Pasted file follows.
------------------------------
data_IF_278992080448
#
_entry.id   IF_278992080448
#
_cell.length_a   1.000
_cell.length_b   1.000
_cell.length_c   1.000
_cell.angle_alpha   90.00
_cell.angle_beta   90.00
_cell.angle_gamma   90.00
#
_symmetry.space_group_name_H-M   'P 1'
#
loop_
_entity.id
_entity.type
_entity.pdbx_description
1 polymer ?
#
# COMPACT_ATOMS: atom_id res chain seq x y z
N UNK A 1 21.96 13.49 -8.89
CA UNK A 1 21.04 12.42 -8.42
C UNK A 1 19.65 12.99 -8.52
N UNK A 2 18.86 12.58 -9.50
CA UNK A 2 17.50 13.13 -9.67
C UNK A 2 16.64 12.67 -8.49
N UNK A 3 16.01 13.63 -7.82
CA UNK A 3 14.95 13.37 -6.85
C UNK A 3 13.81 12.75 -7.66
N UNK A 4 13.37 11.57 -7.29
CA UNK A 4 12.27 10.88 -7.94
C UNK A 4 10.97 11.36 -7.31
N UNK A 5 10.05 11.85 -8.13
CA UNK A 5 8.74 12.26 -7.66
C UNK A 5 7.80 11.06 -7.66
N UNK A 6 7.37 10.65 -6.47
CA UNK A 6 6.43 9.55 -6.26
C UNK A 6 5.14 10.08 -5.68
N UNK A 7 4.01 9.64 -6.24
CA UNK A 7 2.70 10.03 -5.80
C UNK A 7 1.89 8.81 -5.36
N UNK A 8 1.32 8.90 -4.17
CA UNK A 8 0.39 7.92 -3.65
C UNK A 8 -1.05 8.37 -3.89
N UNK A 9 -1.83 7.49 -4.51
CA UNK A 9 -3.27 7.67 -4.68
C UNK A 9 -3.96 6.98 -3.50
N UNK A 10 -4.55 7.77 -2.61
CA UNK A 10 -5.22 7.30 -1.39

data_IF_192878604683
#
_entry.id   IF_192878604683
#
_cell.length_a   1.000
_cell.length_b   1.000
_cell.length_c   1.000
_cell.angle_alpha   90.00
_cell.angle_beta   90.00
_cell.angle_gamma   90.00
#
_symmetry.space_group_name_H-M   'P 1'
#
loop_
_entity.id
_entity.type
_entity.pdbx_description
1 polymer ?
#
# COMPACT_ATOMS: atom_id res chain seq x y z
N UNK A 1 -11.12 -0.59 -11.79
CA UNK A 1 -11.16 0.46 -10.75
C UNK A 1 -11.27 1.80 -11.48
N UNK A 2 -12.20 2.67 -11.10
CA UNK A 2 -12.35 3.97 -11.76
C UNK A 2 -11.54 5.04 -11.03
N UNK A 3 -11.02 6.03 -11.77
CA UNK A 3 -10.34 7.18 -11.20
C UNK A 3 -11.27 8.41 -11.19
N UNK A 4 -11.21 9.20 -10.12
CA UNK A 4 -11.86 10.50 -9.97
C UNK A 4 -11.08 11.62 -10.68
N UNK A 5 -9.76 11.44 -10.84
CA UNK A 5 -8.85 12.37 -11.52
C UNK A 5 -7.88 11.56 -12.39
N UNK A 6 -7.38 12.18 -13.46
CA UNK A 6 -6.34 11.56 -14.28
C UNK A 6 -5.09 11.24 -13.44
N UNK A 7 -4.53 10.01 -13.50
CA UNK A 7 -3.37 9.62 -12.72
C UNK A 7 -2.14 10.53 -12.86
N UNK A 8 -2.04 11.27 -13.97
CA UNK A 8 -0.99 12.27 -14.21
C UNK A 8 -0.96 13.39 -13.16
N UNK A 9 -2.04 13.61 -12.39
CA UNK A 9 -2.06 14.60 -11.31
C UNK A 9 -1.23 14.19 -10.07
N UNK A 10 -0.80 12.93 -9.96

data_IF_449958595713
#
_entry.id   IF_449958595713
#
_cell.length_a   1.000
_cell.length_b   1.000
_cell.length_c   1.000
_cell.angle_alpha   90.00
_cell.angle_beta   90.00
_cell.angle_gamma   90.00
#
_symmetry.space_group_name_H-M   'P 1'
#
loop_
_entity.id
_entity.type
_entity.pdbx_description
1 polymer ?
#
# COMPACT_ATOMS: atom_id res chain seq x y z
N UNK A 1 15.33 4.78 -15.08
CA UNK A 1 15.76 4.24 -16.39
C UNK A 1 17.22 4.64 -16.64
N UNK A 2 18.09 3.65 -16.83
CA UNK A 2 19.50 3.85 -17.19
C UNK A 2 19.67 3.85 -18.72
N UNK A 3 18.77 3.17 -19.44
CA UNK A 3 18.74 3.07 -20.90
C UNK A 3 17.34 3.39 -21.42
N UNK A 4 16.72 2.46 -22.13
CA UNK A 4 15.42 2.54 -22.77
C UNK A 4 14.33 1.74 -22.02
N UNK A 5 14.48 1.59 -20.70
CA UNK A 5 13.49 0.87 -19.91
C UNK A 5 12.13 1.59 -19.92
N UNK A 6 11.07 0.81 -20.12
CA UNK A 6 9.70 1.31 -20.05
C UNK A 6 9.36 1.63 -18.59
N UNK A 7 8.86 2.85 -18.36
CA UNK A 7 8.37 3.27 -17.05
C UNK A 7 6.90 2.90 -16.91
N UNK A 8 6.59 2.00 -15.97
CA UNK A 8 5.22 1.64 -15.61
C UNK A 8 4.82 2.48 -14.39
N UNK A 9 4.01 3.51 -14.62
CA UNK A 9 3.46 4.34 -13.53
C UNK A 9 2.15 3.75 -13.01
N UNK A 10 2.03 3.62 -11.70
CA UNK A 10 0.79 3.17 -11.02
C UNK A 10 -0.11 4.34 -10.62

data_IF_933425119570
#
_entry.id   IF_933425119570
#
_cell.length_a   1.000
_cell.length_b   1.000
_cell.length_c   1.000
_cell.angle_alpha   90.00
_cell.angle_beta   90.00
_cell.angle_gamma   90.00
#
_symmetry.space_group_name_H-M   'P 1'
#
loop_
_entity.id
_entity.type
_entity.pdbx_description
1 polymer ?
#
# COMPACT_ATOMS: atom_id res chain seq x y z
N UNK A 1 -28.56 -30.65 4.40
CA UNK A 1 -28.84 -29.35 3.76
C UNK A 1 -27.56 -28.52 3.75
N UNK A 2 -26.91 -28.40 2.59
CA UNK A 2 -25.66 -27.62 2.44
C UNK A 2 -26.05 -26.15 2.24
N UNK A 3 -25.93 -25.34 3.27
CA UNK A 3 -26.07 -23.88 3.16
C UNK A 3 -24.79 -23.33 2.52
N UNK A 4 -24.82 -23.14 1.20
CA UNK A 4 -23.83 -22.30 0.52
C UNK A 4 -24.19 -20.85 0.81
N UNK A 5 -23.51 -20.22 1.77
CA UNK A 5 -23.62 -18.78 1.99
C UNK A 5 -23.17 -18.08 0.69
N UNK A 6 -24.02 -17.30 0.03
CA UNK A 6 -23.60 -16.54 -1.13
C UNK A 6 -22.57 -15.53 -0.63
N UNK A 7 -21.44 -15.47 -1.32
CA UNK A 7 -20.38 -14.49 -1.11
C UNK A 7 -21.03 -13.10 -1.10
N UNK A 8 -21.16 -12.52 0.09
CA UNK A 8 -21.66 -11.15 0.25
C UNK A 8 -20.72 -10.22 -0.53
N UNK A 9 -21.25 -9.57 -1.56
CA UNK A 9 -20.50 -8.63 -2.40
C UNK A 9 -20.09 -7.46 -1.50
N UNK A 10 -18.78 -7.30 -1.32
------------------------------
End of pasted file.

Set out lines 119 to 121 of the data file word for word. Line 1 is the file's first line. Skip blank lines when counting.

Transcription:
CA UNK A 1 15.76 4.24 -16.39
C UNK A 1 17.22 4.64 -16.64
N UNK A 2 18.09 3.65 -16.83